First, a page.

By New York standards the city’s (probable) next mayor Bill De Blasio wouldn’t merit a backstage pass at a Castro concert. The Stalinist dictator’s fan base in the city he craved to incinerate is much too vast and passionate to allow room in the long queue for pictures and autographs to any but the genuinely smitten, who literally swarm in New York City.
“I have a huge critique of the current government there (in Cuba) because it’s undemocratic,” snapped de Blasio to a Cuban–American radio interviewer last week. “It doesn’t allow freedom of the press, and I think there’s a huge number of problems. I also think it’s well known that there’s some good things that happened — for example, in health care.”
“What a sniveling chump!” Manhattan’s elite must be snorting at this milktoast of a Castro-fan. Indeed, when it comes to Castro-mania, de Blasio hardly does justice to New York’s Best and Brightest.
“The Toast of Manhattan!” crowed Time magazine in January of 1996. “The Hottest Ticket in Manhattan!” also read a Newsweek story that week. Both articles referred to the social swirl and acclaim that engulfed Fidel Castro upon his visit to New York by the very Manhattan media and business luminaries who barely escaped incineration at his hand. The occasion was UN’s fiftieth anniversary celebration, but the Castromania almost recaptured the hysteria for Simon and Garfunkel’s 1981 reunion in Central Park.
First on the Stalinist dictator’s itinerary was a luncheon at the Council on Foreign Relations. After holding court there for a rapt David Rockefeller, along with Robert McNamara, Dwayne Andreas, and Random House’s Harold Evans, Castro flashed over to Mort Zuckerman’s Fifth Avenue pad, where a throng of Beltway glitterati, including Mike Wallace, Peter Jennings, Tina Brown, Bernard Shaw, and Barbara Walters, all jostled for photo-ops and stood in line for the warmongering mass-murderer's autograph.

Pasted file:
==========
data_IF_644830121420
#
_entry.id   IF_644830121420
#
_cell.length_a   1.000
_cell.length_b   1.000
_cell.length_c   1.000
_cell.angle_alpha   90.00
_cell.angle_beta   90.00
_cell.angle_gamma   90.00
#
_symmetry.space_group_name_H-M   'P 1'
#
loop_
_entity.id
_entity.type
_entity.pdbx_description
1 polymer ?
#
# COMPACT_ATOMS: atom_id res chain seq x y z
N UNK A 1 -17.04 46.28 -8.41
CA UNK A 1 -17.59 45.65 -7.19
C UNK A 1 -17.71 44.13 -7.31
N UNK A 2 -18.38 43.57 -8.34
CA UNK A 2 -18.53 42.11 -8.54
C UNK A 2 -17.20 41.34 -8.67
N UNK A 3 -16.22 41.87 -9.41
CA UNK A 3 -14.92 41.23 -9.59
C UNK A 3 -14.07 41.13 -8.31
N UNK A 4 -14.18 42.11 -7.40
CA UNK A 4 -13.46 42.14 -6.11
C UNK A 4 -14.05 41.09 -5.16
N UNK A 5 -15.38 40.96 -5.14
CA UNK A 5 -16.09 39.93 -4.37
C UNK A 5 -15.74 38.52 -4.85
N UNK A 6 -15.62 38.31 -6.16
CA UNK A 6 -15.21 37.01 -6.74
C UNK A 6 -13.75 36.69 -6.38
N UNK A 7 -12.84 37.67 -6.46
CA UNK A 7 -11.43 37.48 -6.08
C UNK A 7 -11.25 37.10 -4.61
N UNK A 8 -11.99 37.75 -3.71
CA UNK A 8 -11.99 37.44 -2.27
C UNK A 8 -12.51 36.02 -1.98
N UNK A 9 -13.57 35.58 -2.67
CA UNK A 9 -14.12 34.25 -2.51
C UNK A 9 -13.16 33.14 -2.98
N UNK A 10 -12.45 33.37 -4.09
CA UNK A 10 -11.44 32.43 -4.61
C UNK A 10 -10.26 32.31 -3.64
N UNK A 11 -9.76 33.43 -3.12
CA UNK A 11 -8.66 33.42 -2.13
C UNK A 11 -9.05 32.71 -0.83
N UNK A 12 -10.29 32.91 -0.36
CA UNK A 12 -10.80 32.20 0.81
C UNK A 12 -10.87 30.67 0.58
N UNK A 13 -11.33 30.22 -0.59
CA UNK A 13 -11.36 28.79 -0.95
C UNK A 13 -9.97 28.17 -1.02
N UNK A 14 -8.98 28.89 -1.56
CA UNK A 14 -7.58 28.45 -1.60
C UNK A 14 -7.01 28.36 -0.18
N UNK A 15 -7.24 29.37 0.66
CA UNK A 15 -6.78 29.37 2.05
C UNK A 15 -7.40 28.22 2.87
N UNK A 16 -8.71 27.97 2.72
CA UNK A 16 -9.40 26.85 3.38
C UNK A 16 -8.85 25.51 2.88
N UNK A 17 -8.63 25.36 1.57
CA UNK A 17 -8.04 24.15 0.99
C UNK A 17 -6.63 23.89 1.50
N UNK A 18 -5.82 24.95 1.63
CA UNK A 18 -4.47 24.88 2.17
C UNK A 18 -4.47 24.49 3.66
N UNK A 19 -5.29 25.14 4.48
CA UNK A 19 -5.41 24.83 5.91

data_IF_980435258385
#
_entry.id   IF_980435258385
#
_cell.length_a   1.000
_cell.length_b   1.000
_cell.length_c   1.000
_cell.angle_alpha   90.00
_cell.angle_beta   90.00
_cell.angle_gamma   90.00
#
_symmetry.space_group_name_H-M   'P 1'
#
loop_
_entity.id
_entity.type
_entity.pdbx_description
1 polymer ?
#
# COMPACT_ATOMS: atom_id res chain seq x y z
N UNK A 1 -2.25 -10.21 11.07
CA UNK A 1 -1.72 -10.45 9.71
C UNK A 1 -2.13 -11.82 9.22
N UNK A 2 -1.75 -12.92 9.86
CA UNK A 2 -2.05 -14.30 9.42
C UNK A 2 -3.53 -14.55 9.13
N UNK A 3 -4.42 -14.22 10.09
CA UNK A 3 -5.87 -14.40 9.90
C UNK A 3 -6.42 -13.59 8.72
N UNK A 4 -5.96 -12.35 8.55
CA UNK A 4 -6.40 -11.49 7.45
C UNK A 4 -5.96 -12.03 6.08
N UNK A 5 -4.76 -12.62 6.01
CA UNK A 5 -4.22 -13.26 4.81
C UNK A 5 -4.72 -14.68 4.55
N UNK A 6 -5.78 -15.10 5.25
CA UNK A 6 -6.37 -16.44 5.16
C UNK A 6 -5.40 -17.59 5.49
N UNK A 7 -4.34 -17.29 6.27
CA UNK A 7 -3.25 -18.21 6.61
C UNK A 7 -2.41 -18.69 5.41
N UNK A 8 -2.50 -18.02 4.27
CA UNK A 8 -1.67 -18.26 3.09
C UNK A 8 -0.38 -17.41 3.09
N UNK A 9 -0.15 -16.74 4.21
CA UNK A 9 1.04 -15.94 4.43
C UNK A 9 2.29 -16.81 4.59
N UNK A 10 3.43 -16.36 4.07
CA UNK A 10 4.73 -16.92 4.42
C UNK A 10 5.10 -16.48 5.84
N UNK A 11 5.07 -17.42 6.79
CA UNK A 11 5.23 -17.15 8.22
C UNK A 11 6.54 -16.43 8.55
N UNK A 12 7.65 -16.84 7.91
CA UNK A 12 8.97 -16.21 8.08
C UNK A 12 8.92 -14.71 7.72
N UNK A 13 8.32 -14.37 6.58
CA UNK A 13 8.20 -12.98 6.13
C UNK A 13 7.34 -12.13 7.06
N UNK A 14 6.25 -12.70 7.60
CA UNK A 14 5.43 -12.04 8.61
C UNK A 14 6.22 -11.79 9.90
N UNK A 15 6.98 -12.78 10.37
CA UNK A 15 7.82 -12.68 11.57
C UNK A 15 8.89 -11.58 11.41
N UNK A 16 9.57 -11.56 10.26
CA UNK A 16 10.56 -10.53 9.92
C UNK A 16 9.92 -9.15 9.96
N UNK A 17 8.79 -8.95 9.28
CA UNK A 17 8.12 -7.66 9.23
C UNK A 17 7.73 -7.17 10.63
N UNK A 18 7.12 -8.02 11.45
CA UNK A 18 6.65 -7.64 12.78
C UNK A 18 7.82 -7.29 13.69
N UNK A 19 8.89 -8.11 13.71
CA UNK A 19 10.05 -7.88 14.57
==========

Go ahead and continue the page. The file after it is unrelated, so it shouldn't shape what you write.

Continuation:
Diane Sawyer was so overcome in the mass-murderer’s presence that she rushed up, broke into a toothy smile, wrapped her arms around Fidel Castro, and smooched him warmly on the cheek.
"You people are the cream of the crop!" beamed the mass-murderer to the rapt and smiling throng he’d coming within a hair of incinerating and now surrounded him.
"Hear, hear!" chirped the delighted guests while tinkling their wine glasses in appreciation and glee. But many more were left panting, because according to the U.S.-Cuba Trade and Economic Council Fidel Castro had gotten over 250 dinner invitations from Manhattan celebrities and power-brokers.
Humberto Fontova holds an M.A. in Latin American Studies from Tulane University and is the author of four books including his latest, The Longest Romance; The Mainstream Media and Fidel Castro. For more information and for video clips of his Television and college speaking appearances please visit www.hfontova.com.
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